←9 |

What does the monograph examine, what is its goal and what could it bring in? Something of this has been suggested by the previous lines. To put it very briefly – the research subject lies primarily in archaeology of migration, i.e., interactions (migration-invasive movements) of the relatively well-known central European world of the incipient early metal period with the parallel and also relatively well-known Eurasian Pontic world, which were studied – in terms of the program – based on archaeological sources. In obtaining knowledge of the Northern Pontic cultural responses (of the Yamna culture predominantly) in the North-Western Carpathian foothills in the Aeneolithic final phases and in the Early Bronze Age, our attention will be paid more or less to some of the attributes and identifiers of eastern origin that appeared in the North Carpathian border zone of the Yamna culture and that hardly can be attributed to local prehistoric communities.

In the past, the topics of intercultural contacts, structure of mobile processes, and consequent socio-cultural interactions on the territory of the Inner North-Western Carpathians at the turn of the Final Aeneolithic and the Early Bronze Age were contributed and many important impulses were brought to the attention by famous personalities of Slovak archaeology – V. Budinský-Krička, A. Točík, J. Vladár, and more recently by J. Bátora in a more concentrated way. At present, on the basis of new knowledge and research methods, J. Vladár and subsequently E. Wiedermann returned to this issue. In separate studies as well as in joint ones (see bibliography), they have drawn their attention especially to the interactions of autochthons settled in the Inner North-Western Carpathians with allochthons flowing to the Carpathians in varying intensity from the Northern Pontic and Lower-Danubian territories. The accent was largely put on the study of processes of diffusion, migration, immigration, invasion, and acculturation, in particular on the exploration of the nature, causes, and consequences of transterritorial population movements.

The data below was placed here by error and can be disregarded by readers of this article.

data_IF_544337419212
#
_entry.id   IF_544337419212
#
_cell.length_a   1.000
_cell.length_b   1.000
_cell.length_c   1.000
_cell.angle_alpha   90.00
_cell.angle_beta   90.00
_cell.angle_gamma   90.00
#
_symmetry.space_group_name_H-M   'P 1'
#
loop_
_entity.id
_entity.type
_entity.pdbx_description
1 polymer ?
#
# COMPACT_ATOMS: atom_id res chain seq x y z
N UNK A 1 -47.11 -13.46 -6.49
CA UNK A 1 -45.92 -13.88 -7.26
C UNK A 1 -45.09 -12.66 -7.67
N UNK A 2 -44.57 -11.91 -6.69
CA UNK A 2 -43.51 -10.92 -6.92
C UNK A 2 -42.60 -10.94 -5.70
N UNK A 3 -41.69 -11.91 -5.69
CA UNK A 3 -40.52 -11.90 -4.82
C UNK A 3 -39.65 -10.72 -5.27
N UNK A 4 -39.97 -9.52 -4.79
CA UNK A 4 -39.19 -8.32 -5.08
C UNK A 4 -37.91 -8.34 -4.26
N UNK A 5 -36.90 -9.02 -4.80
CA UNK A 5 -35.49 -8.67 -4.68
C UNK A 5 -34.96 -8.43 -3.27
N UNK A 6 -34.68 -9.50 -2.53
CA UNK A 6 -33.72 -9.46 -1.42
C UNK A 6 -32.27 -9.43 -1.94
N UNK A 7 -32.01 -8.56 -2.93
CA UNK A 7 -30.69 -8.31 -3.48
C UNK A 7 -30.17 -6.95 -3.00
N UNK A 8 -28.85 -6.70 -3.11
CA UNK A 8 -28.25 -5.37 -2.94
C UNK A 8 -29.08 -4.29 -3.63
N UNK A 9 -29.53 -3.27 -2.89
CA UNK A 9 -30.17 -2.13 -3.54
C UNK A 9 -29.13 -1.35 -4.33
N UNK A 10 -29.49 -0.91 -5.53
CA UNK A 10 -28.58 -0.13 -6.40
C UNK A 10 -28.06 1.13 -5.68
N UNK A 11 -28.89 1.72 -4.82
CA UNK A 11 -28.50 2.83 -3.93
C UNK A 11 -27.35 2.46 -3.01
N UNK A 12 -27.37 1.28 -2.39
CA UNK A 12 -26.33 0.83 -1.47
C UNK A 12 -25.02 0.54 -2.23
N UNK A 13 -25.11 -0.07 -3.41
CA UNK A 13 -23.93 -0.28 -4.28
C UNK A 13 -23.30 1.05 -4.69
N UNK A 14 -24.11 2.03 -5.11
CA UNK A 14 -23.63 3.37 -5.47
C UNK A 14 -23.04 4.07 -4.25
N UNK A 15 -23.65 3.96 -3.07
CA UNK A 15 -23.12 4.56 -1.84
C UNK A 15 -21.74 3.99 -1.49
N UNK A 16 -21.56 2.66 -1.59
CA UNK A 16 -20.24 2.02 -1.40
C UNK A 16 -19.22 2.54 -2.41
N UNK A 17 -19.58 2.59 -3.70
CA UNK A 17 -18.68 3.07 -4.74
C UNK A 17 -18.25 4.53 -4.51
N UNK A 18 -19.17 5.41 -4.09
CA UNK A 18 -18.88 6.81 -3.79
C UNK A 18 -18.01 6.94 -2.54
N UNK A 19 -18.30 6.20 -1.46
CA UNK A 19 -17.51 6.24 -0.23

In the wider European context, beginnings of exploration of the migration-invasive movements (archaeology of migration) can be combined with diffusionism – the then new paradigm in historical sciences. At the time of its greatest efflorescence in the first decades of the 20th century, the Boas´ School of Historicism (the School of Historical Particularism) came to the fore in the Anglo-Saxon environment. On the European continent, the diffusion concept of the German-Austrian school of culture circles was developed along with the British Heliolithic School. European diffusionism was associated with the name of German anthropogeographer F. Ratzel (1844–1904) and his student L. Frobenius (1873–1938). In their work, human society and culture were interpreted as a biological organism. They both pointed out the necessity of researching cultural ←10 | 11→contacts of ethnic groups and nations in the past, migration, diffusion, or density of population in the study of human culture. This concept was further developed by the representatives of the German-Austrian Kulturkreis (Culture Circles) School, such as B. Ankermann, F. Graebner, W. Koppers, and W. Schmidt. The concept of culture circles preferred reconstructing historical contacts of people and studying the spread of cultural elements from one culture to another. In the field of contemporary human geography, diffusion is understood to be a process of disseminating society’s cultural elements from a native region (the heart of the culture) to other regions with a different culture through diffusion, i.e., by scattering from one or more centers.


ISBN (Hardcover)
Publication date
2020 (March)
Inner North-Western Carpathians Eurasia Aeneolithic Early bronze age artefact prehistoric mobility
Berlin, Bern, Bruxelles, New York, Oxford, Warszawa, Wien, 2020. 202 pp., 33 fig. col., 14 fig. b/w.

Biographical notes

Josef Vladár (Volume editor) Egon Wiedermann (Volume editor)

Jozef Vladár is a professor of Archaeology at the Faculty of Arts, Constantine The Philosopher University in Nitra. He specializes in eneolithic and early bronze age. Egon Wiedermann is a professor of Archaeology at the Faculty of Arts, Constantine The Philosopher University in Nitra. He specializes in environmental and prehistoric archaeology.


Title: The World behind the World
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204 pages